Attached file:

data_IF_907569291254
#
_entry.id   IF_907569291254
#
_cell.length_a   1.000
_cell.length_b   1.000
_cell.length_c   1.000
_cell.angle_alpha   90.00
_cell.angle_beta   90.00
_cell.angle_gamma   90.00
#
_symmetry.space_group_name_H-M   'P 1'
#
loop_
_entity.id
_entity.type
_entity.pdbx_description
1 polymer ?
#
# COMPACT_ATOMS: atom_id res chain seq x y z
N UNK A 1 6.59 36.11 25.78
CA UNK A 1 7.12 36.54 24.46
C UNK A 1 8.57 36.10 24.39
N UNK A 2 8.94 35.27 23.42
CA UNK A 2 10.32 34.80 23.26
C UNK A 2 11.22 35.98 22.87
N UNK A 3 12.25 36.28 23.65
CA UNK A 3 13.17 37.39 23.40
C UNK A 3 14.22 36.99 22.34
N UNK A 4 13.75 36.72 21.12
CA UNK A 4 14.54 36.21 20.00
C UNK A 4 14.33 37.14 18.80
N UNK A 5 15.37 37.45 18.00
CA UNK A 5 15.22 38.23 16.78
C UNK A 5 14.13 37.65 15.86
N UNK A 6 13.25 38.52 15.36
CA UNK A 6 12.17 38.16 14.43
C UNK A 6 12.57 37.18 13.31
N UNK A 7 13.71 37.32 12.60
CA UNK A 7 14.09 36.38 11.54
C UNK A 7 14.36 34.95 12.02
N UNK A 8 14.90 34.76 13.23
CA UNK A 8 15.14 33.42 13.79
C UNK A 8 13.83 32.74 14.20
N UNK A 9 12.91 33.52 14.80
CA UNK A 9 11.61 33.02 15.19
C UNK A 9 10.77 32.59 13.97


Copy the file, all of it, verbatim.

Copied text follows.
data_IF_907569291254
#
_entry.id   IF_907569291254
#
_cell.length_a   1.000
_cell.length_b   1.000
_cell.length_c   1.000
_cell.angle_alpha   90.00
_cell.angle_beta   90.00
_cell.angle_gamma   90.00
#
_symmetry.space_group_name_H-M   'P 1'
#
loop_
_entity.id
_entity.type
_entity.pdbx_description
1 polymer ?
#
# COMPACT_ATOMS: atom_id res chain seq x y z
N UNK A 1 6.59 36.11 25.78
CA UNK A 1 7.12 36.54 24.46
C UNK A 1 8.57 36.10 24.39
N UNK A 2 8.94 35.27 23.42
CA UNK A 2 10.32 34.80 23.26
C UNK A 2 11.22 35.98 22.87
N UNK A 3 12.25 36.28 23.65
CA UNK A 3 13.17 37.39 23.40
C UNK A 3 14.22 36.99 22.34
N UNK A 4 13.75 36.72 21.12
CA UNK A 4 14.54 36.21 20.00
C UNK A 4 14.33 37.14 18.80
N UNK A 5 15.37 37.45 18.00
CA UNK A 5 15.22 38.23 16.78
C UNK A 5 14.13 37.65 15.86
N UNK A 6 13.25 38.52 15.36
CA UNK A 6 12.17 38.16 14.43
C UNK A 6 12.57 37.18 13.31
N UNK A 7 13.71 37.32 12.60
CA UNK A 7 14.09 36.38 11.54
C UNK A 7 14.36 34.95 12.02
N UNK A 8 14.90 34.76 13.23
CA UNK A 8 15.14 33.42 13.79
C UNK A 8 13.83 32.74 14.20
N UNK A 9 12.91 33.52 14.80
CA UNK A 9 11.61 33.02 15.19
C UNK A 9 10.77 32.59 13.97